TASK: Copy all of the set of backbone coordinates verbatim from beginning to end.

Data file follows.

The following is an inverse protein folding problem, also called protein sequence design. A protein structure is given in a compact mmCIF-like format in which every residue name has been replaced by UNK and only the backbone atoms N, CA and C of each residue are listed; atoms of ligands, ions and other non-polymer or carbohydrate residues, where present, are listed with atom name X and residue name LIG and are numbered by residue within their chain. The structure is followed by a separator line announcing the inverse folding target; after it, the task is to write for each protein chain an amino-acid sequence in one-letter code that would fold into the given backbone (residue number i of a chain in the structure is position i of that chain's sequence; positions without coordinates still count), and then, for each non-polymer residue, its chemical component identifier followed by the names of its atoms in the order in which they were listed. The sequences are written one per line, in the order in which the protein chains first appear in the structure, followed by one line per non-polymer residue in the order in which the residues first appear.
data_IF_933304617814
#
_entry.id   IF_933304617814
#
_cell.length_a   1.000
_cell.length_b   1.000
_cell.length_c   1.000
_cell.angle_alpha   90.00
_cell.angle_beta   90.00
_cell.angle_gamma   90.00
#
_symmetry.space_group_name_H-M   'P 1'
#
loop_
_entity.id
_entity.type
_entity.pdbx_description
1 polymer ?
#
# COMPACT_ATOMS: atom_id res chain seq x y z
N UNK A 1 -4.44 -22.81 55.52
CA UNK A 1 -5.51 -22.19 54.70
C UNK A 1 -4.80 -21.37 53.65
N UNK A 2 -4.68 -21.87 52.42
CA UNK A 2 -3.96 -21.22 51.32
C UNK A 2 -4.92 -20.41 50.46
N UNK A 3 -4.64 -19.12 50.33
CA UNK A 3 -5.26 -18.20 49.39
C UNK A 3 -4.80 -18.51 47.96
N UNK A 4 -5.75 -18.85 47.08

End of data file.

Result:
The following is an inverse protein folding problem, also called protein sequence design. A protein structure is given in a compact mmCIF-like format in which every residue name has been replaced by UNK and only the backbone atoms N, CA and C of each residue are listed; atoms of ligands, ions and other non-polymer or carbohydrate residues, where present, are listed with atom name X and residue name LIG and are numbered by residue within their chain. The structure is followed by a separator line announcing the inverse folding target; after it, the task is to write for each protein chain an amino-acid sequence in one-letter code that would fold into the given backbone (residue number i of a chain in the structure is position i of that chain's sequence; positions without coordinates still count), and then, for each non-polymer residue, its chemical component identifier followed by the names of its atoms in the order in which they were listed. The sequences are written one per line, in the order in which the protein chains first appear in the structure, followed by one line per non-polymer residue in the order in which the residues first appear.
data_IF_933304617814
#
_entry.id   IF_933304617814
#
_cell.length_a   1.000
_cell.length_b   1.000
_cell.length_c   1.000
_cell.angle_alpha   90.00
_cell.angle_beta   90.00
_cell.angle_gamma   90.00
#
_symmetry.space_group_name_H-M   'P 1'
#
loop_
_entity.id
_entity.type
_entity.pdbx_description
1 polymer ?
#
# COMPACT_ATOMS: atom_id res chain seq x y z
N UNK A 1 -4.44 -22.81 55.52
CA UNK A 1 -5.51 -22.19 54.70
C UNK A 1 -4.80 -21.37 53.65
N UNK A 2 -4.68 -21.87 52.42
CA UNK A 2 -3.96 -21.22 51.32
C UNK A 2 -4.92 -20.41 50.46
N UNK A 3 -4.64 -19.12 50.33
CA UNK A 3 -5.26 -18.20 49.39
C UNK A 3 -4.80 -18.51 47.96
N UNK A 4 -5.75 -18.85 47.08